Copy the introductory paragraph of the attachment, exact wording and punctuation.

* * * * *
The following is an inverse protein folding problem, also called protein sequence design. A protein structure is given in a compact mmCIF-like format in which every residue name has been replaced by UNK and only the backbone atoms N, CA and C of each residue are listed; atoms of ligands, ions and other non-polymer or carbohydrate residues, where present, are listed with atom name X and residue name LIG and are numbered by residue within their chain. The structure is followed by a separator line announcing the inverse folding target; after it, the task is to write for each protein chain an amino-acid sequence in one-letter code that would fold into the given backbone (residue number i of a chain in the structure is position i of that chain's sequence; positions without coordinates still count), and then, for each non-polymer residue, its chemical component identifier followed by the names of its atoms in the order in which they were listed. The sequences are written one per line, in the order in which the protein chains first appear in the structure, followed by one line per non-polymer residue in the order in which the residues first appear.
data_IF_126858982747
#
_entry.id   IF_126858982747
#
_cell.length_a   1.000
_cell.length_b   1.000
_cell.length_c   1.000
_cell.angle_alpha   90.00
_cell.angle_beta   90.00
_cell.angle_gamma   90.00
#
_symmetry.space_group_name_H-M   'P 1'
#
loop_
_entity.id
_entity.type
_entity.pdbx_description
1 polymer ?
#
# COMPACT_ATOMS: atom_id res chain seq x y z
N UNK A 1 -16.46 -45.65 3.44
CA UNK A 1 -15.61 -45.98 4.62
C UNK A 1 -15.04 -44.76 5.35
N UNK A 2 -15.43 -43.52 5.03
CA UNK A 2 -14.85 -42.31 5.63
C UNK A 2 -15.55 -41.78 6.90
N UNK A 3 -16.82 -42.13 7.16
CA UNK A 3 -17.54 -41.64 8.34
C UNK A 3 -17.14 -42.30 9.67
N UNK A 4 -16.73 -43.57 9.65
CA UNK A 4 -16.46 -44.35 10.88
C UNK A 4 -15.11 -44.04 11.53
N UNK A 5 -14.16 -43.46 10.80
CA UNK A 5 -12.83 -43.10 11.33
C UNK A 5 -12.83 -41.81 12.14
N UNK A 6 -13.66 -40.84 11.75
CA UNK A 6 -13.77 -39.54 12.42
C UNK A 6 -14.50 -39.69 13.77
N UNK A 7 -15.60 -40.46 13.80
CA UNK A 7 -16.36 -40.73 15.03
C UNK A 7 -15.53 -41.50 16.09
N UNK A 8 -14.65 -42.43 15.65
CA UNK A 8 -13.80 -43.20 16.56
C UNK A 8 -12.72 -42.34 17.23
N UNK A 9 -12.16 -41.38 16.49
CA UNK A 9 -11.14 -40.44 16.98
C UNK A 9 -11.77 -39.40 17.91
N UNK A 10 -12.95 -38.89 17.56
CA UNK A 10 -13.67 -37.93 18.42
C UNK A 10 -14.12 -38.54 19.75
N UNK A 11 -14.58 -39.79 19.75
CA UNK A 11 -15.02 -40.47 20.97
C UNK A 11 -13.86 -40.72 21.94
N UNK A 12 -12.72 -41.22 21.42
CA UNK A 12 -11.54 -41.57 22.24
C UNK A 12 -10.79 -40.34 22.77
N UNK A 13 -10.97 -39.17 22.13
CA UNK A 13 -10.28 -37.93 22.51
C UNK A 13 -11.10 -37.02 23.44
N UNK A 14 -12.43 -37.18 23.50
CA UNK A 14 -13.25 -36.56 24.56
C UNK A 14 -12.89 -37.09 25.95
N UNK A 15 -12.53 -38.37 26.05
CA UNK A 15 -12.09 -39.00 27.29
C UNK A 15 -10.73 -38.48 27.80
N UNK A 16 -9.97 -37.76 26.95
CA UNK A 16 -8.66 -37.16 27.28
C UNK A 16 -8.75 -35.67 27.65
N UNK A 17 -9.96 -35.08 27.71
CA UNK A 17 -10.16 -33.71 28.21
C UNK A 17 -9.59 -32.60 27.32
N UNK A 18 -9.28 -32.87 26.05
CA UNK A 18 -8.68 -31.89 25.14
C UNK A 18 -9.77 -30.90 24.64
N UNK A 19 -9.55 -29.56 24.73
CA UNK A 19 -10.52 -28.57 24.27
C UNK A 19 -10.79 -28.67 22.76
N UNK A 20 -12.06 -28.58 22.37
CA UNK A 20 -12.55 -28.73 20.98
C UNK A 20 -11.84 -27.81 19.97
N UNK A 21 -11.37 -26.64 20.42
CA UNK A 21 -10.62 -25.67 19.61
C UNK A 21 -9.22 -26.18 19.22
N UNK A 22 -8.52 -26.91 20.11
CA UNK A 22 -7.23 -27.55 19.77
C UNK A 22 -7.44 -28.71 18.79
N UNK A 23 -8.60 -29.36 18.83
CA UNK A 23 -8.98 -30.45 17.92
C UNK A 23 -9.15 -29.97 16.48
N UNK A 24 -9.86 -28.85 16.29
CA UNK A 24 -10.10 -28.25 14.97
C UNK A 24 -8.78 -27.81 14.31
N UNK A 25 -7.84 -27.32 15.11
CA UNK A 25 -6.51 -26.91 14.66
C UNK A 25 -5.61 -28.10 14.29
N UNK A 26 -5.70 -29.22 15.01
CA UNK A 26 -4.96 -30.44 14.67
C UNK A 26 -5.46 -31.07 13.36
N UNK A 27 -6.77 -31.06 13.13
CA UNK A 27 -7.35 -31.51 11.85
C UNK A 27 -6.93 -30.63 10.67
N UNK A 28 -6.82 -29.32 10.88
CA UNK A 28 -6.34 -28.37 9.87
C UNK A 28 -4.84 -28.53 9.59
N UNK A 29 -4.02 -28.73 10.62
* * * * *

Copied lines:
The following is an inverse protein folding problem, also called protein sequence design. A protein structure is given in a compact mmCIF-like format in which every residue name has been replaced by UNK and only the backbone atoms N, CA and C of each residue are listed; atoms of ligands, ions and other non-polymer or carbohydrate residues, where present, are listed with atom name X and residue name LIG and are numbered by residue within their chain. The structure is followed by a separator line announcing the inverse folding target; after it, the task is to write for each protein chain an amino-acid sequence in one-letter code that would fold into the given backbone (residue number i of a chain in the structure is position i of that chain's sequence; positions without coordinates still count), and then, for each non-polymer residue, its chemical component identifier followed by the names of its atoms in the order in which they were listed. The sequences are written one per line, in the order in which the protein chains first appear in the structure, followed by one line per non-polymer residue in the order in which the residues first appear.